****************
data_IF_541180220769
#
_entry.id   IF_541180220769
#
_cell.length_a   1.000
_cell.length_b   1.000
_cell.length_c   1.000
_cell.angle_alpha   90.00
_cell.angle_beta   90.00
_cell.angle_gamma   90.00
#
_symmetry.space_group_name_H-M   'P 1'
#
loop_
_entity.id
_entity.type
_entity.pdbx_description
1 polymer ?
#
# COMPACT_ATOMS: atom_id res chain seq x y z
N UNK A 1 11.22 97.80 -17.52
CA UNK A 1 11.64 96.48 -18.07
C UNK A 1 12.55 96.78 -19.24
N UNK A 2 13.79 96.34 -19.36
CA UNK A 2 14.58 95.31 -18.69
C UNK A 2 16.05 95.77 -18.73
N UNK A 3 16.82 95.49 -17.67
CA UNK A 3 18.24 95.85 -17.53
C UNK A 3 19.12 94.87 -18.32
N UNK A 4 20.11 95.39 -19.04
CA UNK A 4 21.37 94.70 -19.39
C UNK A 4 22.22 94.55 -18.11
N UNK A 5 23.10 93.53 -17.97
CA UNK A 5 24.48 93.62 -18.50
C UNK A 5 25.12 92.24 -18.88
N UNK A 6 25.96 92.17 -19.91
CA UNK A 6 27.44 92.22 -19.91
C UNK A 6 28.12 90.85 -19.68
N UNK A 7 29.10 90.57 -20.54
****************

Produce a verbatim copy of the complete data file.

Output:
data_IF_541180220769
#
_entry.id   IF_541180220769
#
_cell.length_a   1.000
_cell.length_b   1.000
_cell.length_c   1.000
_cell.angle_alpha   90.00
_cell.angle_beta   90.00
_cell.angle_gamma   90.00
#
_symmetry.space_group_name_H-M   'P 1'
#
loop_
_entity.id
_entity.type
_entity.pdbx_description
1 polymer ?
#
# COMPACT_ATOMS: atom_id res chain seq x y z
N UNK A 1 11.22 97.80 -17.52
CA UNK A 1 11.64 96.48 -18.07
C UNK A 1 12.55 96.78 -19.24
N UNK A 2 13.79 96.34 -19.36
CA UNK A 2 14.58 95.31 -18.69
C UNK A 2 16.05 95.77 -18.73
N UNK A 3 16.82 95.49 -17.67
CA UNK A 3 18.24 95.85 -17.53
C UNK A 3 19.12 94.87 -18.32
N UNK A 4 20.11 95.39 -19.04
CA UNK A 4 21.37 94.70 -19.39
C UNK A 4 22.22 94.55 -18.11
N UNK A 5 23.10 93.53 -17.97
CA UNK A 5 24.48 93.62 -18.50
C UNK A 5 25.12 92.24 -18.88
N UNK A 6 25.96 92.17 -19.91
CA UNK A 6 27.44 92.22 -19.91
C UNK A 6 28.12 90.85 -19.68
N UNK A 7 29.10 90.57 -20.54